Protection

Body armour buying guide

Category: Protection

Body Armour buying guide

Body armour generally combines a breathable fabric garment with tough, lightweight hard polycarbonate (hard shell) or foam (soft shell) padding in areas likely to be at risk of impact – e.g. shoulders, chest, spine, elbow and knee joints.

Mountain biking is a high-speed sport over rough, unforgiving terrain and certain disciplines – Downhill racing (DH), Freeride (FR), All-Mountain (AM), Enduro racing and Dirt Jumping (DH) – carry an increased level of risk.

Wearing body armour can help to decrease the injury risk level and can also increase rider confidence on the bike, but it must be remembered that no level of protection offers a 100% guarantee against injury. Armour can also be restrictive and prone to overheating in hot conditions or following intense exertion.

The wearing of body armour is therefore a personal choice, with the decision on how much or how little protection to use down to the individual rider, taking into account the type of riding they enjoy doing, their skill level, their own riding style and mental approach.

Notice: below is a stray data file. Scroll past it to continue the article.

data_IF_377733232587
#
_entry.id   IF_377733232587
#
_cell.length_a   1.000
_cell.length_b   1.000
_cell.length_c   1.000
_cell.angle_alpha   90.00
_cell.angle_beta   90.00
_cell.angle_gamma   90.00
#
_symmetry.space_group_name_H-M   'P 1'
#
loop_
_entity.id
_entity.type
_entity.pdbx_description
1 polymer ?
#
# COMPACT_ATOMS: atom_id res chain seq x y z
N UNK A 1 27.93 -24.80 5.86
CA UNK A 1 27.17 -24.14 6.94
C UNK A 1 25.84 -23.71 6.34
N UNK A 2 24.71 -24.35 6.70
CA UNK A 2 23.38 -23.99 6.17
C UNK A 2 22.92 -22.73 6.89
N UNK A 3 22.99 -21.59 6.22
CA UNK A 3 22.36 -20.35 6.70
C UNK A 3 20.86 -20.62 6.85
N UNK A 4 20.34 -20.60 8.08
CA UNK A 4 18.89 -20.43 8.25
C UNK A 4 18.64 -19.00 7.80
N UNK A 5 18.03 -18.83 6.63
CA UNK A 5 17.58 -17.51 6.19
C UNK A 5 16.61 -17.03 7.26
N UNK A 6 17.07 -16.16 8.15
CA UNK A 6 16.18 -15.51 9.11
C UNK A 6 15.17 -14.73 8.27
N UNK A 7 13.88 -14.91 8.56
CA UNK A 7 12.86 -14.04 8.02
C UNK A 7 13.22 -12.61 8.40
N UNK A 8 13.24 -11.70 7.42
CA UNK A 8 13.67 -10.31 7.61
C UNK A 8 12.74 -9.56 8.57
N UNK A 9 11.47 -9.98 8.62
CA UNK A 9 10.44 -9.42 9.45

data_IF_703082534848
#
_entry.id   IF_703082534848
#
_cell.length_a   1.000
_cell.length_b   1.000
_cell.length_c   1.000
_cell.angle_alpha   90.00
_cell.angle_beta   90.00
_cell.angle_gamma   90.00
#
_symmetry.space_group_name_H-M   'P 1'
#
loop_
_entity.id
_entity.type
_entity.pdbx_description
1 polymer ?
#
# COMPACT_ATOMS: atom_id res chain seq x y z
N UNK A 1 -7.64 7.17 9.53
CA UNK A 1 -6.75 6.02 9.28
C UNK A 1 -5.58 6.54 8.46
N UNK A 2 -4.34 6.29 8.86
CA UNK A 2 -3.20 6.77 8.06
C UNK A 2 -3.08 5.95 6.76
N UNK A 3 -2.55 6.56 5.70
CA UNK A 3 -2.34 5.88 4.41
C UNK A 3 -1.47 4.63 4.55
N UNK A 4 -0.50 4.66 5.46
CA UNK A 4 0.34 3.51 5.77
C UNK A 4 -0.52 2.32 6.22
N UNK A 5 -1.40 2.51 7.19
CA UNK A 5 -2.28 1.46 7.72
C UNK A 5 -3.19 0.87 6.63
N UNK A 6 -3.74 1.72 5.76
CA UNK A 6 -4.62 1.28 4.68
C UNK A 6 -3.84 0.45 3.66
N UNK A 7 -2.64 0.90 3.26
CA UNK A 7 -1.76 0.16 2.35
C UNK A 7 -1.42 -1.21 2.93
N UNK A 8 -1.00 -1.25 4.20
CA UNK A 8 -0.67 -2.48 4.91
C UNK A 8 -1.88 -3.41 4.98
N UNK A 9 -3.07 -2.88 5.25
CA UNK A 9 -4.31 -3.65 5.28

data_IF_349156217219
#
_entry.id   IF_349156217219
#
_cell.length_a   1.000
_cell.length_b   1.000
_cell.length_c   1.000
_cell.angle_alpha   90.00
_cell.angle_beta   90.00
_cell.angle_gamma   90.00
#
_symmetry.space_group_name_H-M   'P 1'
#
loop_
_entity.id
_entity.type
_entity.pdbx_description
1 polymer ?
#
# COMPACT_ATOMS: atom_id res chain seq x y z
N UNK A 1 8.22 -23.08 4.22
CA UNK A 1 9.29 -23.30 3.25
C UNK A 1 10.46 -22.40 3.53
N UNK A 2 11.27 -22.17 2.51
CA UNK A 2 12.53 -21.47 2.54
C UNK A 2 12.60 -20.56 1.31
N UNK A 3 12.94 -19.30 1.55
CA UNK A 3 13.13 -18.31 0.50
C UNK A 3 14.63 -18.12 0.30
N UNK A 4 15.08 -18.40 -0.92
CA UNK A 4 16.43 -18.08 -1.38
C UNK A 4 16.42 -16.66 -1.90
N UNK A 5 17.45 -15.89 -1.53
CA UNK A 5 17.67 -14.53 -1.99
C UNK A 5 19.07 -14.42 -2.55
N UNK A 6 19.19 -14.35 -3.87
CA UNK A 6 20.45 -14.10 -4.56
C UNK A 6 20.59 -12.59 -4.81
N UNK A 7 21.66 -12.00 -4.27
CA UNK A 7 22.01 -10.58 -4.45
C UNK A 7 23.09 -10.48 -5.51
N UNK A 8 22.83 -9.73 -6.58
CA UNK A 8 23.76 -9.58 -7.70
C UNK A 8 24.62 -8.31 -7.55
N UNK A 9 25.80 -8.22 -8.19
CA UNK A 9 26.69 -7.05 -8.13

Body armour buying guide

Different riders engaged in different disciplines will have different demands – professional or serious amateur DH racers taking on the challenges presented by the world’s toughest courses may opt for hard-shell armour offering the highest level of protection possible, bearing in mind the potential for disaster if it all goes wrong at high speed.

Riders enjoying moderately technical trails however are unlikely to kit themselves with hot and restrictive full body suits, especially if their biking involves any sort of pedaling uphill. These riders may opt for the added protection of a good quality set of soft-shell knee or arm pads, designed to shield fragile joints from impact while at the same time allowing free movement for pedalling and bike handling.

There is no single ‘best’ suit of armour and different riders will pick and choose the protection they need, according to the demands of their riding